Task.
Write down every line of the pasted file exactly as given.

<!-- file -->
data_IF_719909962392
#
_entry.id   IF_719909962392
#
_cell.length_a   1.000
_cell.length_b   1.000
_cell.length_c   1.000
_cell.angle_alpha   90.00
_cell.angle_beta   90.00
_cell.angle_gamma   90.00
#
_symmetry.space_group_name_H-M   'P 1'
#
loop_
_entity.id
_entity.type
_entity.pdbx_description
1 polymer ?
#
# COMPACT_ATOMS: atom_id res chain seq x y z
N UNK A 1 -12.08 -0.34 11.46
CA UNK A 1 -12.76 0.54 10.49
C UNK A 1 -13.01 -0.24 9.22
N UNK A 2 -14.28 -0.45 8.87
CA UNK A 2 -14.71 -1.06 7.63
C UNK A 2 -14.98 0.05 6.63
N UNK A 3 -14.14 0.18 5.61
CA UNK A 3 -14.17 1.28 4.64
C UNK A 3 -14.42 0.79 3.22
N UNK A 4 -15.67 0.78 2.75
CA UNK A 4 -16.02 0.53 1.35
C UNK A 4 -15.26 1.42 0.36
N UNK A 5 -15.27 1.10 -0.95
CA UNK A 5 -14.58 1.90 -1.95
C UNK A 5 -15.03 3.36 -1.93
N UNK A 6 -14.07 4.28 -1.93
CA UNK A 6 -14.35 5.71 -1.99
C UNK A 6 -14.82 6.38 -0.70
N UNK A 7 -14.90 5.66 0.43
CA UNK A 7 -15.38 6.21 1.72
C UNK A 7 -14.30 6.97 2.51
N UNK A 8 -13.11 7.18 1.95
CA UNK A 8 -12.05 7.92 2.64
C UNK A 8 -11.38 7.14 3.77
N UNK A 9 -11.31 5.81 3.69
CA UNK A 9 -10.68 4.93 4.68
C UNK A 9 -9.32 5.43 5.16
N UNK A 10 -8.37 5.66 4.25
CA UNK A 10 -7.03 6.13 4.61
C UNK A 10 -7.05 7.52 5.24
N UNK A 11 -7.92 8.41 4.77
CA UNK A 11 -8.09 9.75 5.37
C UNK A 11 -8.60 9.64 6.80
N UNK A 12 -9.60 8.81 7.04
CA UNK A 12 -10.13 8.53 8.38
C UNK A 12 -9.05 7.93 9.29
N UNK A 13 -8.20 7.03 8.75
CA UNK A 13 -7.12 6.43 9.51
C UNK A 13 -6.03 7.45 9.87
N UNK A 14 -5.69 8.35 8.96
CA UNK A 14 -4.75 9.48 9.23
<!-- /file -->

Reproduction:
data_IF_719909962392
#
_entry.id   IF_719909962392
#
_cell.length_a   1.000
_cell.length_b   1.000
_cell.length_c   1.000
_cell.angle_alpha   90.00
_cell.angle_beta   90.00
_cell.angle_gamma   90.00
#
_symmetry.space_group_name_H-M   'P 1'
#
loop_
_entity.id
_entity.type
_entity.pdbx_description
1 polymer ?
#
# COMPACT_ATOMS: atom_id res chain seq x y z
N UNK A 1 -12.08 -0.34 11.46
CA UNK A 1 -12.76 0.54 10.49
C UNK A 1 -13.01 -0.24 9.22
N UNK A 2 -14.28 -0.45 8.87
CA UNK A 2 -14.71 -1.06 7.63
C UNK A 2 -14.98 0.05 6.63
N UNK A 3 -14.14 0.18 5.61
CA UNK A 3 -14.17 1.28 4.64
C UNK A 3 -14.42 0.79 3.22
N UNK A 4 -15.67 0.78 2.75
CA UNK A 4 -16.02 0.53 1.35
C UNK A 4 -15.26 1.42 0.36
N UNK A 5 -15.27 1.10 -0.95
CA UNK A 5 -14.58 1.90 -1.95
C UNK A 5 -15.03 3.36 -1.93
N UNK A 6 -14.07 4.28 -1.93
CA UNK A 6 -14.35 5.71 -1.99
C UNK A 6 -14.82 6.38 -0.70
N UNK A 7 -14.90 5.66 0.43
CA UNK A 7 -15.38 6.21 1.72
C UNK A 7 -14.30 6.97 2.51
N UNK A 8 -13.11 7.18 1.95
CA UNK A 8 -12.05 7.92 2.64
C UNK A 8 -11.38 7.14 3.77
N UNK A 9 -11.31 5.81 3.69
CA UNK A 9 -10.68 4.93 4.68
C UNK A 9 -9.32 5.43 5.16
N UNK A 10 -8.37 5.66 4.25
CA UNK A 10 -7.03 6.13 4.61
C UNK A 10 -7.05 7.52 5.24
N UNK A 11 -7.92 8.41 4.77
CA UNK A 11 -8.09 9.75 5.37
C UNK A 11 -8.60 9.64 6.80
N UNK A 12 -9.60 8.81 7.04
CA UNK A 12 -10.13 8.53 8.38
C UNK A 12 -9.05 7.93 9.29
N UNK A 13 -8.20 7.03 8.75
CA UNK A 13 -7.12 6.43 9.51
C UNK A 13 -6.03 7.45 9.87
N UNK A 14 -5.69 8.35 8.96
CA UNK A 14 -4.75 9.48 9.23